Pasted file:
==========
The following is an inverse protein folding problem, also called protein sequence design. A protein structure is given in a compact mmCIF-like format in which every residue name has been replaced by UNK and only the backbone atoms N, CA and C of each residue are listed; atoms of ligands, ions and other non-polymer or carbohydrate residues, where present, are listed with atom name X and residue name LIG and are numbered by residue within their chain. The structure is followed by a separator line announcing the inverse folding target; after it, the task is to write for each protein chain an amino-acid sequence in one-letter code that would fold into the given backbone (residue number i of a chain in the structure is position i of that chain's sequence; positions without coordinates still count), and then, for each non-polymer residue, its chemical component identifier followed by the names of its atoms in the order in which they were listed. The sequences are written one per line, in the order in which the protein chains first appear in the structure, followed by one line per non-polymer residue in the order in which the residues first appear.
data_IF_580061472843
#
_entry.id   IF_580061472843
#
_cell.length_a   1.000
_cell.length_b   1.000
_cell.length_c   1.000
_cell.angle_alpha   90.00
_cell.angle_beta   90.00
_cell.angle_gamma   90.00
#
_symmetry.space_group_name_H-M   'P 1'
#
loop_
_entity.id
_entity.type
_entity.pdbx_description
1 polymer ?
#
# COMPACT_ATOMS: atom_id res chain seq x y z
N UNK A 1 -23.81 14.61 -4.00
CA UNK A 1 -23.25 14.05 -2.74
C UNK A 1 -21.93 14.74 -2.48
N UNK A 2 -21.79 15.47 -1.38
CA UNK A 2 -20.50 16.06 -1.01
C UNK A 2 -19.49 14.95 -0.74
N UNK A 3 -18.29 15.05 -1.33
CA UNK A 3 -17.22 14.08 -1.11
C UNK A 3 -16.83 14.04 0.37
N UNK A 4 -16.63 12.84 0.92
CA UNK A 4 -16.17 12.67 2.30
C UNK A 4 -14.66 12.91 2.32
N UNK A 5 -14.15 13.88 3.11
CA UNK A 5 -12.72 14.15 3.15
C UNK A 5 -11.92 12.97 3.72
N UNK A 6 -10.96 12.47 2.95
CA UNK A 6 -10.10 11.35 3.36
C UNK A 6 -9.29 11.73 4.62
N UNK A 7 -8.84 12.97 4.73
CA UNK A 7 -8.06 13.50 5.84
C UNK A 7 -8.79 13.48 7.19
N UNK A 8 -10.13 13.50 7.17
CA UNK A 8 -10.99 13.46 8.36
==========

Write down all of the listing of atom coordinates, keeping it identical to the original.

The following is an inverse protein folding problem, also called protein sequence design. A protein structure is given in a compact mmCIF-like format in which every residue name has been replaced by UNK and only the backbone atoms N, CA and C of each residue are listed; atoms of ligands, ions and other non-polymer or carbohydrate residues, where present, are listed with atom name X and residue name LIG and are numbered by residue within their chain. The structure is followed by a separator line announcing the inverse folding target; after it, the task is to write for each protein chain an amino-acid sequence in one-letter code that would fold into the given backbone (residue number i of a chain in the structure is position i of that chain's sequence; positions without coordinates still count), and then, for each non-polymer residue, its chemical component identifier followed by the names of its atoms in the order in which they were listed. The sequences are written one per line, in the order in which the protein chains first appear in the structure, followed by one line per non-polymer residue in the order in which the residues first appear.
data_IF_580061472843
#
_entry.id   IF_580061472843
#
_cell.length_a   1.000
_cell.length_b   1.000
_cell.length_c   1.000
_cell.angle_alpha   90.00
_cell.angle_beta   90.00
_cell.angle_gamma   90.00
#
_symmetry.space_group_name_H-M   'P 1'
#
loop_
_entity.id
_entity.type
_entity.pdbx_description
1 polymer ?
#
# COMPACT_ATOMS: atom_id res chain seq x y z
N UNK A 1 -23.81 14.61 -4.00
CA UNK A 1 -23.25 14.05 -2.74
C UNK A 1 -21.93 14.74 -2.48
N UNK A 2 -21.79 15.47 -1.38
CA UNK A 2 -20.50 16.06 -1.01
C UNK A 2 -19.49 14.95 -0.74
N UNK A 3 -18.29 15.05 -1.33
CA UNK A 3 -17.22 14.08 -1.11
C UNK A 3 -16.83 14.04 0.37
N UNK A 4 -16.63 12.84 0.92
CA UNK A 4 -16.17 12.67 2.30
C UNK A 4 -14.66 12.91 2.32
N UNK A 5 -14.15 13.88 3.11
CA UNK A 5 -12.72 14.15 3.15
C UNK A 5 -11.92 12.97 3.72
N UNK A 6 -10.96 12.47 2.95
CA UNK A 6 -10.10 11.35 3.36
C UNK A 6 -9.29 11.73 4.62
N UNK A 7 -8.84 12.97 4.73
CA UNK A 7 -8.06 13.50 5.84
C UNK A 7 -8.79 13.48 7.19
N UNK A 8 -10.13 13.50 7.17
CA UNK A 8 -10.99 13.46 8.36